The PPS Register will be on-line and internet-based, accessible 24 hours a day. It will also be accessible by fax, SMS and physical means, such as by a person attending a city-based registry office, as is currently the current practice with ASIC and bills-of-sale registries. The register will be operated by an existing federal government body, the Insolvency & Trustee Services Australia (ITSA).
Details of security interests will be notified to the PPS Register primarily on-line by the addition of information to specified electronic data fields. When complete, these fields will comprise a “financing statement”, from which a “verification statement” will issue to the registrant. An incorrectly completed financing statement will most likely render a registration ineffective. However, unlike with existing registers, a copy of the document creating the security interest will not be deposited on the PPS Register – with the ensuing advantage that security interests can be notified in advance of the actual signing of the underlying documentation.
What else do you need to know?
The initial two year period from the PPSA’s commencement time will be deemed a transition period. This means in particular that security interests created before that time, but which were not previously registrable (the “deemed security interest” referred to above), will continue to be effective during that period, without registration on the PPS Register. Once the transition period has elapsed, however, a registered security interest over the relevant property will override a deemed security interest which remains unregistered.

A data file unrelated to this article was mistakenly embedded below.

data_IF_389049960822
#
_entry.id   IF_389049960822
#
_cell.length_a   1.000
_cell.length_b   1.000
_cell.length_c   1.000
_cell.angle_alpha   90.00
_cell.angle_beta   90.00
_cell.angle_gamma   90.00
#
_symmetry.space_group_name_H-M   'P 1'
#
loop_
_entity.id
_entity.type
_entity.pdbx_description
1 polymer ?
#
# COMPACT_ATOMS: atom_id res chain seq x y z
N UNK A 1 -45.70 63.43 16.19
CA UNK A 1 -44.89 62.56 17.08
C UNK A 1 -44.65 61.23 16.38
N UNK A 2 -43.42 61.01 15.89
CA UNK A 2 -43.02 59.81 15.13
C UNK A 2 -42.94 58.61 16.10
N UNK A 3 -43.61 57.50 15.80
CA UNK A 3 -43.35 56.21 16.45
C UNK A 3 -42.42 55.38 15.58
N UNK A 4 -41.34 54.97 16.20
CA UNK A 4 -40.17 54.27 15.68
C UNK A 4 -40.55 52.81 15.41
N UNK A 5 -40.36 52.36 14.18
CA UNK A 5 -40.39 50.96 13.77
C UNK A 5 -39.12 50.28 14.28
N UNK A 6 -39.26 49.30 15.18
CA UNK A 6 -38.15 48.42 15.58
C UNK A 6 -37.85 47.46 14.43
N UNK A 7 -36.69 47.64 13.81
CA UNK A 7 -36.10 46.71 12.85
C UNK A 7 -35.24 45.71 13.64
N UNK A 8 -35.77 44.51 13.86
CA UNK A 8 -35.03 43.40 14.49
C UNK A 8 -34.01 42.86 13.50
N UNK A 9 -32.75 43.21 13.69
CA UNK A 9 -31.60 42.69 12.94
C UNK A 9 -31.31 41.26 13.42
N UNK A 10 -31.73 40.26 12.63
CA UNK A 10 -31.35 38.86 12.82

In addition to establishing the new register, the PPSA introduces –
- new terminology – “attachment” and “perfection” when security interests are created; also the floating charge asset is replaced by a “circulating asset”,
- a complex set of priority rules, based primarily on registration – but note the new concept of super-priority which is statutorily conferred on some types of security interests relative to others, and
- a prescriptive enforcement regime for the holders of security interests, most of which can be contracted out of for business-to-business transactions.
The PPSA is an important step forward in providing a national, one-stop solution to searching, recording and regulation of security interests over personal property throughoutAustralia. If you are an existing holder of security interests you must act now to understand the steps you need to take to ensure your interests are properly recorded and protected. If you never thought you were taking security over personal property then once the PPSA commences you must ensure that if your usual business transactions now fall under the PPSA that you register them. Even if you are considering buying a company after the PPSA’s commencement time you must be mindful of the impact on corporate valuations of any registered security interests.
Contact email@example.com to discuss your business’s risks and opportunities following the commencement of this important new legislation.
This article is intended to provide general information in summary form on a legal topic, current at the time of publication. The contents do not constitute legal advice and should not be relied on as such. Formal legal advice should be sought in specific circumstances.